The texting divide: Profs dislike it, but students persist




Almost everyone does it.

Look around campus when you get out of class and most everyone has their eyes glued to their phones while their thumbs fly across the screen.

What about texting in class?

Students and professors sometimes have differing opinions about phone use in class.

“I think it is fine to text in class,” said student Emily Auten. “I like having it (my phone) by me in class in case of an emergency. I had an emergency before in class and having my phone by me was necessary.”

Nicole West agrees with using phones when in need – but not all the time.

“In emergency situations, you should be able to use your phone,” she said. “Other than that, I can understand why professors think it’s rude to text in class.”

Prof. Heather Hill-Vasquez frames the issue in a different a light.

“The first thing I would say is actually a question: Why would you text in class?” she asked. “It’s like texting when you are driving. You are in class in order to be in class. Your attention should be on the learning environment, on the professor and on your class colleagues.”

Hill-Vasquez said she sees it as a “no-brainer.” She is strict about texting, and students who text in her class face heavy deductions on their final grade.

“What gets me is that I make my policies about texting and phones in class very clear from day one, but students still continue to violate the policy – what gives?” she asked. “It’s disrespectful to the rest of the class, to the professor and to yourself. Smarten up and don’t do it.”

Hill-Vasquez noted that most of her students don’t text during class.

“Most of my students do ‘get it’ and the ones who ‘get it’ tend to be the better and more responsible students and are usually the students who end up most successful in life and career,” she said.

Different teachers handle the issue in different ways.

English Prof. Michael Barry doesn’t focus on it early in the semester.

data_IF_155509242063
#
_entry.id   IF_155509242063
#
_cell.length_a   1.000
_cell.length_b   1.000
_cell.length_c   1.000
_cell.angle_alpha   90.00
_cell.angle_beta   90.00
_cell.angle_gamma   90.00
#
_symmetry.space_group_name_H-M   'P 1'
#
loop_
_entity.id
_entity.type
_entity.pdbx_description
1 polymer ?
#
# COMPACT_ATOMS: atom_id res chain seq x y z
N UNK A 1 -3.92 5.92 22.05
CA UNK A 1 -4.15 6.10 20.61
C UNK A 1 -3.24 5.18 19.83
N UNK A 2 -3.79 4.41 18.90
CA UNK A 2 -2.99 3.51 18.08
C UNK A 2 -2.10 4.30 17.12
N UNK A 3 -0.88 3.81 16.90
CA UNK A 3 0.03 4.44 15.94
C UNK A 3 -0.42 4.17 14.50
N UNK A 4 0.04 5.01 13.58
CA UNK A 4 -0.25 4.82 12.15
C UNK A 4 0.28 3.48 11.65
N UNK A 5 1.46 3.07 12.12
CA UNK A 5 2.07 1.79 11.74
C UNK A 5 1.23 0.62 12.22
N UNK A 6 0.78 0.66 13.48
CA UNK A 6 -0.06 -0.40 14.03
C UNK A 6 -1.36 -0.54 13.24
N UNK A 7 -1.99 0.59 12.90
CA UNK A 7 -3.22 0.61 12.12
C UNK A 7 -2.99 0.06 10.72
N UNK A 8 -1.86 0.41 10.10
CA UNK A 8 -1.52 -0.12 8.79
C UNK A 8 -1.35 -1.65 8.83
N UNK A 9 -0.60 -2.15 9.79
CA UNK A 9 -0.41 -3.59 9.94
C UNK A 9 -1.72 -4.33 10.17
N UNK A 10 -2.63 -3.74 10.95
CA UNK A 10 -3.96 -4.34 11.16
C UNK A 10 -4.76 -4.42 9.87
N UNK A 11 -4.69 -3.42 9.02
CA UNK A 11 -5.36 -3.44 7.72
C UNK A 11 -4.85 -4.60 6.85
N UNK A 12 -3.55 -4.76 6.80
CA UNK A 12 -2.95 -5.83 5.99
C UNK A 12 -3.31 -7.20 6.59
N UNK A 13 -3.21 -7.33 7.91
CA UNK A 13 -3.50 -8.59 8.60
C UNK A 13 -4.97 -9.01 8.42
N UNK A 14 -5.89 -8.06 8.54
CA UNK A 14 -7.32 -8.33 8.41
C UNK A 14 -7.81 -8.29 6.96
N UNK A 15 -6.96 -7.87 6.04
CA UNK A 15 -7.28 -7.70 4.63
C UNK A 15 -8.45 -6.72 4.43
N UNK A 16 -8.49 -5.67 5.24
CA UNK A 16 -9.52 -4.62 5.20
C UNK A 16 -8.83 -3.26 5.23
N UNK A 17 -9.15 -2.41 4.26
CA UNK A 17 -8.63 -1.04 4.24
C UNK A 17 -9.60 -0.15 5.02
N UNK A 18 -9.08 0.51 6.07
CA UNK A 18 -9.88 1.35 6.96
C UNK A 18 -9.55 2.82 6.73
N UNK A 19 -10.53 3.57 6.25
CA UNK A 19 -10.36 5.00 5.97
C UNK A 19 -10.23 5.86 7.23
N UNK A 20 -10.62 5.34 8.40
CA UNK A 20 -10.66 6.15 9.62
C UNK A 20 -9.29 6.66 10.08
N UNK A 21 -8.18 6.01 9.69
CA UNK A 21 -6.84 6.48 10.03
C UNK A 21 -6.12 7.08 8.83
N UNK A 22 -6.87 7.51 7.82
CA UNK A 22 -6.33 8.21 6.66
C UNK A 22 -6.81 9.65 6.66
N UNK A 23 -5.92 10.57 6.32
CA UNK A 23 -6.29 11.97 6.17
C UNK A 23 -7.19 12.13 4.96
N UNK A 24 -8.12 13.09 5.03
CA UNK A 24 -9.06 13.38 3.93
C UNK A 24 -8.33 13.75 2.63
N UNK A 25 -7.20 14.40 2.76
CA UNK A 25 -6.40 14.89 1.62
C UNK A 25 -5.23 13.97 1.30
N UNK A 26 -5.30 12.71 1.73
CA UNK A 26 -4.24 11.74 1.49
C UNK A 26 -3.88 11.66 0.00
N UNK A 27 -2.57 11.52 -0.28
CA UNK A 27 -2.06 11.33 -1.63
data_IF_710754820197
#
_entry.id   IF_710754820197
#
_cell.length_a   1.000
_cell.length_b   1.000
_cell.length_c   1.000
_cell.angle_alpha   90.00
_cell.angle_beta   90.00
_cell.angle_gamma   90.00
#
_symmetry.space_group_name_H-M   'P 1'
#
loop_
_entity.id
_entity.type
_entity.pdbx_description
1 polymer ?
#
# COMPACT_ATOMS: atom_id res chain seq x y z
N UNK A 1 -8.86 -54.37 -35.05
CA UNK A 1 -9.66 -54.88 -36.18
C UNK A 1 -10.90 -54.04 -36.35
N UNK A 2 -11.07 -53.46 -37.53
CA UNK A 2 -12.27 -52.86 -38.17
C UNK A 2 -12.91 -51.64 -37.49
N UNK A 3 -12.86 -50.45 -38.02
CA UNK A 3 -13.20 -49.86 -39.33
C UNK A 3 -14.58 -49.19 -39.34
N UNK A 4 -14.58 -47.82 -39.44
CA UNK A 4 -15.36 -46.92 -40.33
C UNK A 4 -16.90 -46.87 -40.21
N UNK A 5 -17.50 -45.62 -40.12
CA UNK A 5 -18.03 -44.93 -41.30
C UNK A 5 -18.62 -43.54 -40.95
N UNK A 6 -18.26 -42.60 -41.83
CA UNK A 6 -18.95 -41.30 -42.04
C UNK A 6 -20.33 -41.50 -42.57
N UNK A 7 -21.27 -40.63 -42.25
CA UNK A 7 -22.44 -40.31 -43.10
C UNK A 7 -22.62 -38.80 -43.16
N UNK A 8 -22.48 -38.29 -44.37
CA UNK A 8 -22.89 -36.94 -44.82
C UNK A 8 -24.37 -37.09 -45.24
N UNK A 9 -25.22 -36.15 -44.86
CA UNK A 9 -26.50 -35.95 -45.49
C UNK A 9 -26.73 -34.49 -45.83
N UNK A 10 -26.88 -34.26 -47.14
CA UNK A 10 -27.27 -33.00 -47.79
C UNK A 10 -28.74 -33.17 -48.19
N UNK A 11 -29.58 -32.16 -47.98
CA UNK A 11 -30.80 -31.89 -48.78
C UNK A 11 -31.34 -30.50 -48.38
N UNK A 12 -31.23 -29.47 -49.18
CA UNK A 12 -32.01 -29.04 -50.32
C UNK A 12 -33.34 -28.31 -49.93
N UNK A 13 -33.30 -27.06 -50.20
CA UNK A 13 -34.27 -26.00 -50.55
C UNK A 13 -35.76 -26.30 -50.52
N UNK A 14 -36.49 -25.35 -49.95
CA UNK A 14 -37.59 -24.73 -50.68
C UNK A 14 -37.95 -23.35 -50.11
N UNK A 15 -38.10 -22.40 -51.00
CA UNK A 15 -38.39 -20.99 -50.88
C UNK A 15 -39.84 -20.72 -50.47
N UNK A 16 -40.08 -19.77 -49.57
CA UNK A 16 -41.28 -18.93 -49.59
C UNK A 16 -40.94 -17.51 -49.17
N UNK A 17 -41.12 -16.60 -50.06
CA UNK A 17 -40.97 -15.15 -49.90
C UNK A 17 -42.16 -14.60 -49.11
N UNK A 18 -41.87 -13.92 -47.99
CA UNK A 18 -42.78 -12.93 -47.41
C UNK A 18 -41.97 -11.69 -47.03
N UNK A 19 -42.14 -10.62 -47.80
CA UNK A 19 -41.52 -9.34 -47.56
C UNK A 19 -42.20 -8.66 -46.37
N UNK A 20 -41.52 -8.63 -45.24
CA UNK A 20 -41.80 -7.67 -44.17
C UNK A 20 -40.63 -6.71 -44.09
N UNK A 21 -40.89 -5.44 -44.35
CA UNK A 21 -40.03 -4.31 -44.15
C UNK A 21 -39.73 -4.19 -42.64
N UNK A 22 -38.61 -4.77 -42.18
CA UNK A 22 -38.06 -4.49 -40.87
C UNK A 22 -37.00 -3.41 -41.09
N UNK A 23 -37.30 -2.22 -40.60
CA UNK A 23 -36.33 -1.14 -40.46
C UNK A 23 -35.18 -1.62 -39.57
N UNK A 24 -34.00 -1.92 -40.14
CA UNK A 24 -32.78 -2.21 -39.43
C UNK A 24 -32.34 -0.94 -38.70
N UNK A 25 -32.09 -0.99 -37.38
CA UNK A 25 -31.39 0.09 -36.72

“I like using my first day of class talking about literature, not about phone use,” he said. “It can be distracting but I don’t want to use my first day talking about polices, I want to talk literature.”

Political science Prof. Genevieve Meyers makes sure to bold-type her policies on texting in her syllabus.

She states that it is disruptive and asks students to not just silence their phones, but turn them off.

She thinks that texting is a sign of disrespect, and also a sign that students don’t care about the class, which also shows them not to be good students.

Her penalty is embarrassment. No one wants to be the kid to get called out, but that is what she does, she said.

Although some students agree with professors who object, others believe that it shouldn’t be prohibited.

“I believe that texting shouldn’t be prohibited,” Sarah Casanosky said. “If you need to send something quickly for a meeting or what not, those things should be allowed… Everyone’s busy.”

She said if it takes more than a minute, it is disrespectful to the professor.

Student Tayla Gibb thinks that she should be allowed to use her phone no matter what.

“I should be allowed to text,” she said. “I’m an adult. If I need to send a text, I should do so under my own discretion. I’m paying for the class, so why should I not be allowed to?”

With cell phone use growing, the problem is not likely to go away.